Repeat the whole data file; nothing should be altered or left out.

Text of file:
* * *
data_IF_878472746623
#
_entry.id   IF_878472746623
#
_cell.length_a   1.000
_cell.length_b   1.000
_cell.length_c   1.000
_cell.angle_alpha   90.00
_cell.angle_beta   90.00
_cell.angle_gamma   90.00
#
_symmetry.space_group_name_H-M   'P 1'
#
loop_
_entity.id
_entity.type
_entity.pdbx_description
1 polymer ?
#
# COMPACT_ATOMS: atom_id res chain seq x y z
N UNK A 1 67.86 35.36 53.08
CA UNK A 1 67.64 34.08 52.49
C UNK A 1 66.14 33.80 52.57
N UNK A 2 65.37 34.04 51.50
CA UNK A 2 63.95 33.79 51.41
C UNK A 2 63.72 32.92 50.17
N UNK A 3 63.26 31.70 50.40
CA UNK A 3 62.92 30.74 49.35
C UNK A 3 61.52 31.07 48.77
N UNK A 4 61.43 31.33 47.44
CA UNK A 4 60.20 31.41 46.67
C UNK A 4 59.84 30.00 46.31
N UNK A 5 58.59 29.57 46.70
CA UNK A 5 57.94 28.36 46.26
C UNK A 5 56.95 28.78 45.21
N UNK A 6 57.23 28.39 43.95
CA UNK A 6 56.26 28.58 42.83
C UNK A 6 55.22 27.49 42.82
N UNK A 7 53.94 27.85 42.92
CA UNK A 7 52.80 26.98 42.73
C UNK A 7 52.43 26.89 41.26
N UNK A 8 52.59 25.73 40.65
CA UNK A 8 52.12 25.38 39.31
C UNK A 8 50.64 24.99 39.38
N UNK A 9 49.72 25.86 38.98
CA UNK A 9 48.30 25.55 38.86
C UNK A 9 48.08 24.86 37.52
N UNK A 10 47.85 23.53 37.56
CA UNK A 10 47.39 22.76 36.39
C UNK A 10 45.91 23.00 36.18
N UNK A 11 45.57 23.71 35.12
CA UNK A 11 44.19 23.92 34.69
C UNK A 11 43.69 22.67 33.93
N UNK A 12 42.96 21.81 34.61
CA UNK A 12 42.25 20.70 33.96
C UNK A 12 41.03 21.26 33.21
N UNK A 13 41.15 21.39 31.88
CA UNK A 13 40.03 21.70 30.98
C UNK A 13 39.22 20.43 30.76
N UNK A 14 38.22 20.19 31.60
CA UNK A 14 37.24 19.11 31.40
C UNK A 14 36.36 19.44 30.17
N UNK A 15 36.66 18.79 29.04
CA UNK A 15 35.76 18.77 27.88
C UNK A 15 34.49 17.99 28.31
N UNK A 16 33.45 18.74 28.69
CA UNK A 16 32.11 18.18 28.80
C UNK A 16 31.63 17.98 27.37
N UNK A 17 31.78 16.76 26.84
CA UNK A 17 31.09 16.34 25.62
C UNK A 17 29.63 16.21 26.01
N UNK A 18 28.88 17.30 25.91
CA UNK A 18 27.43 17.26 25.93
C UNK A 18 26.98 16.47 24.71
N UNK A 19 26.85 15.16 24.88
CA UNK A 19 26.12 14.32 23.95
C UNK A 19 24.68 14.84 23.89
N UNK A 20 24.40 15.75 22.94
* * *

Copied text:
data_IF_878472746623
#
_entry.id   IF_878472746623
#
_cell.length_a   1.000
_cell.length_b   1.000
_cell.length_c   1.000
_cell.angle_alpha   90.00
_cell.angle_beta   90.00
_cell.angle_gamma   90.00
#
_symmetry.space_group_name_H-M   'P 1'
#
loop_
_entity.id
_entity.type
_entity.pdbx_description
1 polymer ?
#
# COMPACT_ATOMS: atom_id res chain seq x y z
N UNK A 1 67.86 35.36 53.08
CA UNK A 1 67.64 34.08 52.49
C UNK A 1 66.14 33.80 52.57
N UNK A 2 65.37 34.04 51.50
CA UNK A 2 63.95 33.79 51.41
C UNK A 2 63.72 32.92 50.17
N UNK A 3 63.26 31.70 50.40
CA UNK A 3 62.92 30.74 49.35
C UNK A 3 61.52 31.07 48.77
N UNK A 4 61.43 31.33 47.44
CA UNK A 4 60.20 31.41 46.67
C UNK A 4 59.84 30.00 46.31
N UNK A 5 58.59 29.57 46.70
CA UNK A 5 57.94 28.36 46.26
C UNK A 5 56.95 28.78 45.21
N UNK A 6 57.23 28.39 43.95
CA UNK A 6 56.26 28.58 42.83
C UNK A 6 55.22 27.49 42.82
N UNK A 7 53.94 27.85 42.92
CA UNK A 7 52.80 26.98 42.73
C UNK A 7 52.43 26.89 41.26
N UNK A 8 52.59 25.73 40.65
CA UNK A 8 52.12 25.38 39.31
C UNK A 8 50.64 24.99 39.38
N UNK A 9 49.72 25.86 38.98
CA UNK A 9 48.30 25.55 38.86
C UNK A 9 48.08 24.86 37.52
N UNK A 10 47.85 23.53 37.56
CA UNK A 10 47.39 22.76 36.39
C UNK A 10 45.91 23.00 36.18
N UNK A 11 45.57 23.71 35.12
CA UNK A 11 44.19 23.92 34.69
C UNK A 11 43.69 22.67 33.93
N UNK A 12 42.96 21.81 34.61
CA UNK A 12 42.25 20.70 33.96
C UNK A 12 41.03 21.26 33.21
N UNK A 13 41.15 21.39 31.88
CA UNK A 13 40.03 21.70 30.98
C UNK A 13 39.22 20.43 30.76
N UNK A 14 38.22 20.19 31.60
CA UNK A 14 37.24 19.11 31.40
C UNK A 14 36.36 19.44 30.17
N UNK A 15 36.66 18.79 29.04
CA UNK A 15 35.76 18.77 27.88
C UNK A 15 34.49 17.99 28.31
N UNK A 16 33.45 18.74 28.69
CA UNK A 16 32.11 18.18 28.80
C UNK A 16 31.63 17.98 27.37
N UNK A 17 31.78 16.76 26.84
CA UNK A 17 31.09 16.34 25.62
C UNK A 17 29.63 16.21 26.01
N UNK A 18 28.88 17.30 25.91
CA UNK A 18 27.43 17.26 25.93
C UNK A 18 26.98 16.47 24.71
N UNK A 19 26.85 15.16 24.88
CA UNK A 19 26.12 14.32 23.95
C UNK A 19 24.68 14.84 23.89
N UNK A 20 24.40 15.75 22.94